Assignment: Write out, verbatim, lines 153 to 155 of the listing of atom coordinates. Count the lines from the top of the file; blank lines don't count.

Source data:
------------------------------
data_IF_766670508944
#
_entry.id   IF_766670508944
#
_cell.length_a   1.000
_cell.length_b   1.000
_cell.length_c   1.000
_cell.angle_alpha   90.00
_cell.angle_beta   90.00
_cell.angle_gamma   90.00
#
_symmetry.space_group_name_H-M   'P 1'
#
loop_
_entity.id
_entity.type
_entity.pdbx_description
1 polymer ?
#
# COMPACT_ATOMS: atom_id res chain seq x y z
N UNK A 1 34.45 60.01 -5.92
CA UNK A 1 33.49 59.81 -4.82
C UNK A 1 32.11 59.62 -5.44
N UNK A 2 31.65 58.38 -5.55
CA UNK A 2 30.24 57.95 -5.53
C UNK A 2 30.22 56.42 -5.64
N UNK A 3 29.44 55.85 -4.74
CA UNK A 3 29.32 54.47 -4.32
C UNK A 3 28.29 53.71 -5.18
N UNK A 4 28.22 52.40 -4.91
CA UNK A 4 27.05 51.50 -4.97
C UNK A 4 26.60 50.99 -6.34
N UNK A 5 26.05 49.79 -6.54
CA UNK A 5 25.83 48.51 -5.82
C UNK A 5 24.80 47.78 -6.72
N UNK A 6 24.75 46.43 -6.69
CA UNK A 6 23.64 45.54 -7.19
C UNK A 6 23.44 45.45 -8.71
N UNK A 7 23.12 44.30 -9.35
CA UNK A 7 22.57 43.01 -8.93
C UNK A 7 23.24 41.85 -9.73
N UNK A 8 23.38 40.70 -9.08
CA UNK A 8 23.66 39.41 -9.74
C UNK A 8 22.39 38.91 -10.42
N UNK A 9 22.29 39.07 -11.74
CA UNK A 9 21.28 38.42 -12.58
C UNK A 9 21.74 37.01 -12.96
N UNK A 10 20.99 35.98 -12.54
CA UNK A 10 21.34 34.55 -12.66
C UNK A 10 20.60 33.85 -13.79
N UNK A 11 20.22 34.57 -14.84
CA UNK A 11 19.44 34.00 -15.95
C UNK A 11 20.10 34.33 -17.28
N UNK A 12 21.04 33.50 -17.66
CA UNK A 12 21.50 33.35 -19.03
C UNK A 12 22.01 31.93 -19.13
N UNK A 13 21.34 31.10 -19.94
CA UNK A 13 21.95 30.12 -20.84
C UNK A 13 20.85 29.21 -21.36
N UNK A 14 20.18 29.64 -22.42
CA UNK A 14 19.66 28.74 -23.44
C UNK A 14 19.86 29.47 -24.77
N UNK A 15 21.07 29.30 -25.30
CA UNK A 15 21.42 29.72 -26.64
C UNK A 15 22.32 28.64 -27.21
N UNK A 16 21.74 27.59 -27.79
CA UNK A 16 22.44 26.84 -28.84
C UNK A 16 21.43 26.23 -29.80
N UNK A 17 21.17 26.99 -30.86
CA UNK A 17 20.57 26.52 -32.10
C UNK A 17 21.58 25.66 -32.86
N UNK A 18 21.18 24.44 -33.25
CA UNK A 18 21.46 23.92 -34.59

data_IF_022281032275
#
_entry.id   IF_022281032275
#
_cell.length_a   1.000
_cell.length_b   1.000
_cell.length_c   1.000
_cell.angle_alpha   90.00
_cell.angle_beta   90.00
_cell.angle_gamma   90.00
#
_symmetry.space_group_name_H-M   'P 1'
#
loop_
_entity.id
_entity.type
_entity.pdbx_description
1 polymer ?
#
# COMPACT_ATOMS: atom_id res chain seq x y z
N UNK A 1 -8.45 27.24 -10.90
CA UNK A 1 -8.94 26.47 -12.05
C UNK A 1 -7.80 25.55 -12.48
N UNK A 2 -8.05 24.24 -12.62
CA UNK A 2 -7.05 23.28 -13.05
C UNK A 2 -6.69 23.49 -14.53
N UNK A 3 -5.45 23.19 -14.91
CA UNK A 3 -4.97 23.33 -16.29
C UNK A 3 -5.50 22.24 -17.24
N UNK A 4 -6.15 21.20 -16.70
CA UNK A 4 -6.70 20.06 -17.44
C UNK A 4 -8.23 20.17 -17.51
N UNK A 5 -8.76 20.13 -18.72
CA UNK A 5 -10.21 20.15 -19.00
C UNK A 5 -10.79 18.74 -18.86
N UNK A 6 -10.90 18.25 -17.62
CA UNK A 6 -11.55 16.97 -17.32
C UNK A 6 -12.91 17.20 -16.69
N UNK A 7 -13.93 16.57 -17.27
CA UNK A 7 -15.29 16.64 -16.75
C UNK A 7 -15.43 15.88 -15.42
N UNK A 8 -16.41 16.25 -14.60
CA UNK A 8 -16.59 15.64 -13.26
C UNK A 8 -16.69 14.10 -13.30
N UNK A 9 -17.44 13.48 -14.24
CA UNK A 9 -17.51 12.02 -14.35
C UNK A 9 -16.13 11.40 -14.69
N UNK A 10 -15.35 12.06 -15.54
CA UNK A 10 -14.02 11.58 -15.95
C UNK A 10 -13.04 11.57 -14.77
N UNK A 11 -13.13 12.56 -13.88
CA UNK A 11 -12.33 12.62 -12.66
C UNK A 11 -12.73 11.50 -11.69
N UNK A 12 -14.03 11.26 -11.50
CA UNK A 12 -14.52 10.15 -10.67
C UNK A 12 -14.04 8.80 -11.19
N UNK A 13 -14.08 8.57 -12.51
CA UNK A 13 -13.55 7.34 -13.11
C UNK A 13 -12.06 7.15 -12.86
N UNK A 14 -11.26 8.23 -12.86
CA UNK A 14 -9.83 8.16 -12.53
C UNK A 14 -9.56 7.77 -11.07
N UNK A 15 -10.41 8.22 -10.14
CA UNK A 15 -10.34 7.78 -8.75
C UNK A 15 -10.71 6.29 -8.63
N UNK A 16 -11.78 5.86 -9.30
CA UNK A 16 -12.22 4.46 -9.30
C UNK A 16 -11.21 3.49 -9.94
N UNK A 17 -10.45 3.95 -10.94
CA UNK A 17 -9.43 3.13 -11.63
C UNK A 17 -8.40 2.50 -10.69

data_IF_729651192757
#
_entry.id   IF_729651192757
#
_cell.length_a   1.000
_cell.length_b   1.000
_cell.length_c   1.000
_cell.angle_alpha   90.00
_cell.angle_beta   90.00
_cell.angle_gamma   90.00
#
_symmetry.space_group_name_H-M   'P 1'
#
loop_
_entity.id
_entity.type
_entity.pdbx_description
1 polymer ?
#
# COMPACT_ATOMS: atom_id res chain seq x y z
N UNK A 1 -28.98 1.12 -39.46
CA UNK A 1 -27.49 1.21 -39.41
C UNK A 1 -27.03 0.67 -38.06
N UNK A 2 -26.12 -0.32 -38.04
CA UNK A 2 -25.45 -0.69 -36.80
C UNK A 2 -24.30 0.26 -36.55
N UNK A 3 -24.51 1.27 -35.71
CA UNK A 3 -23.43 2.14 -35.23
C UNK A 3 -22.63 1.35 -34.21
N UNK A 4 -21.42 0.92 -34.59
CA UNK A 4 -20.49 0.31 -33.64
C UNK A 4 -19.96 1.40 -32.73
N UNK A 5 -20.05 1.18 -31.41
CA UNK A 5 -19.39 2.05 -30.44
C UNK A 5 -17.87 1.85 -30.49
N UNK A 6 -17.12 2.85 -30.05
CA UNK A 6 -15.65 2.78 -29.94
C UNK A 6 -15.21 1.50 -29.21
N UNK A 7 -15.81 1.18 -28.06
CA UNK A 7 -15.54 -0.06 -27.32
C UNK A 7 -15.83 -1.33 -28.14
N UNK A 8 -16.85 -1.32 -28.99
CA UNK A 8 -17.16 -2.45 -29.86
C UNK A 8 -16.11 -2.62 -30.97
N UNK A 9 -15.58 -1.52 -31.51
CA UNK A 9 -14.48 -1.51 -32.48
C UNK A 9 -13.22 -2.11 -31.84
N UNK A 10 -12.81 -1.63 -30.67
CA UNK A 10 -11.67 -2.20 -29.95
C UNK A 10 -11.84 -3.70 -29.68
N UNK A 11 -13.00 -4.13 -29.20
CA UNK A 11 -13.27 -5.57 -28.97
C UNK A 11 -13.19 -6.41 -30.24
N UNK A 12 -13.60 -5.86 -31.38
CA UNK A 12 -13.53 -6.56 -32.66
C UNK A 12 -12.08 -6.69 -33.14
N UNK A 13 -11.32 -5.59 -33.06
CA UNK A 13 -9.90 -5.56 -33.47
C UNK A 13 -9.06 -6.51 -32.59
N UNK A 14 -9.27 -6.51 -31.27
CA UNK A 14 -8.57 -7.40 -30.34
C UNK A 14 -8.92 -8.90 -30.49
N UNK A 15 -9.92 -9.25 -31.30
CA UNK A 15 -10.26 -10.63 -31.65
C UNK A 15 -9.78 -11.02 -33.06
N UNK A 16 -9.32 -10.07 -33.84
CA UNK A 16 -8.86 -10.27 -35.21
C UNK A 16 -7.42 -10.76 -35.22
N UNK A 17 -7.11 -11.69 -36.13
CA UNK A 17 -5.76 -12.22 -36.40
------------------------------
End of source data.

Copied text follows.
_cell.angle_beta   90.00
_cell.angle_gamma   90.00
#